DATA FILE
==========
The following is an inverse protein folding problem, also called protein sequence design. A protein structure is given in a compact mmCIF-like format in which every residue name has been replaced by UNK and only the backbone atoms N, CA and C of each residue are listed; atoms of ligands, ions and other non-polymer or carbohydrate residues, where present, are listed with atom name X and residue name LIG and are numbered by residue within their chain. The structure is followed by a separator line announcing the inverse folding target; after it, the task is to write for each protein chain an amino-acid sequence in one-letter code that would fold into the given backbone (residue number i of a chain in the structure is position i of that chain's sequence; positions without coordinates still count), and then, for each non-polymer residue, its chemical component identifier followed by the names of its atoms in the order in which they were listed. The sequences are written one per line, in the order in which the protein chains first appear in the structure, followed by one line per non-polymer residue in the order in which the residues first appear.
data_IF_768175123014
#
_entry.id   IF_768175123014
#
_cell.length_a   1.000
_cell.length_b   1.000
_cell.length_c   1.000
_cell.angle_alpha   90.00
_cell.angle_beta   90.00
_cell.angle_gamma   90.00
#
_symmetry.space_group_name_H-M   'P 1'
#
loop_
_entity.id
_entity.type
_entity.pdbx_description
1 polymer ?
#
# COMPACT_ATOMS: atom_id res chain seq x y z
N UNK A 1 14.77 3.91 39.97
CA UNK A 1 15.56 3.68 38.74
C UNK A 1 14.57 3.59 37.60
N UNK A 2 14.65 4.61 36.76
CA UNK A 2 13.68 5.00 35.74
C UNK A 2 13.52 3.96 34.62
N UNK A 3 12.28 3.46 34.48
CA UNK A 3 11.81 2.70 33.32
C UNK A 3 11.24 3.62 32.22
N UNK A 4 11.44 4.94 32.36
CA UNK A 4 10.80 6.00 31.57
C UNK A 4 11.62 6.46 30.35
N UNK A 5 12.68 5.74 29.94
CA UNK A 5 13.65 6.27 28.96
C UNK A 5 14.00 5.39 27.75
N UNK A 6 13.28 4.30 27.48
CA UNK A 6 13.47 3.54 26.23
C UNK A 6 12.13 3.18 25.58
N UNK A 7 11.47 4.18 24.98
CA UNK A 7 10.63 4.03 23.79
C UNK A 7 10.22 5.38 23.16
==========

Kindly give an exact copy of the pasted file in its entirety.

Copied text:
The following is an inverse protein folding problem, also called protein sequence design. A protein structure is given in a compact mmCIF-like format in which every residue name has been replaced by UNK and only the backbone atoms N, CA and C of each residue are listed; atoms of ligands, ions and other non-polymer or carbohydrate residues, where present, are listed with atom name X and residue name LIG and are numbered by residue within their chain. The structure is followed by a separator line announcing the inverse folding target; after it, the task is to write for each protein chain an amino-acid sequence in one-letter code that would fold into the given backbone (residue number i of a chain in the structure is position i of that chain's sequence; positions without coordinates still count), and then, for each non-polymer residue, its chemical component identifier followed by the names of its atoms in the order in which they were listed. The sequences are written one per line, in the order in which the protein chains first appear in the structure, followed by one line per non-polymer residue in the order in which the residues first appear.
data_IF_768175123014
#
_entry.id   IF_768175123014
#
_cell.length_a   1.000
_cell.length_b   1.000
_cell.length_c   1.000
_cell.angle_alpha   90.00
_cell.angle_beta   90.00
_cell.angle_gamma   90.00
#
_symmetry.space_group_name_H-M   'P 1'
#
loop_
_entity.id
_entity.type
_entity.pdbx_description
1 polymer ?
#
# COMPACT_ATOMS: atom_id res chain seq x y z
N UNK A 1 14.77 3.91 39.97
CA UNK A 1 15.56 3.68 38.74
C UNK A 1 14.57 3.59 37.60
N UNK A 2 14.65 4.61 36.76
CA UNK A 2 13.68 5.00 35.74
C UNK A 2 13.52 3.96 34.62
N UNK A 3 12.28 3.46 34.48
CA UNK A 3 11.81 2.70 33.32
C UNK A 3 11.24 3.62 32.22
N UNK A 4 11.44 4.94 32.36
CA UNK A 4 10.80 6.00 31.57
C UNK A 4 11.62 6.46 30.35
N UNK A 5 12.68 5.74 29.94
CA UNK A 5 13.65 6.27 28.96
C UNK A 5 14.00 5.39 27.75
N UNK A 6 13.28 4.30 27.48
CA UNK A 6 13.47 3.54 26.23
C UNK A 6 12.13 3.18 25.58
N UNK A 7 11.47 4.18 24.98
CA UNK A 7 10.63 4.03 23.79
C UNK A 7 10.22 5.38 23.16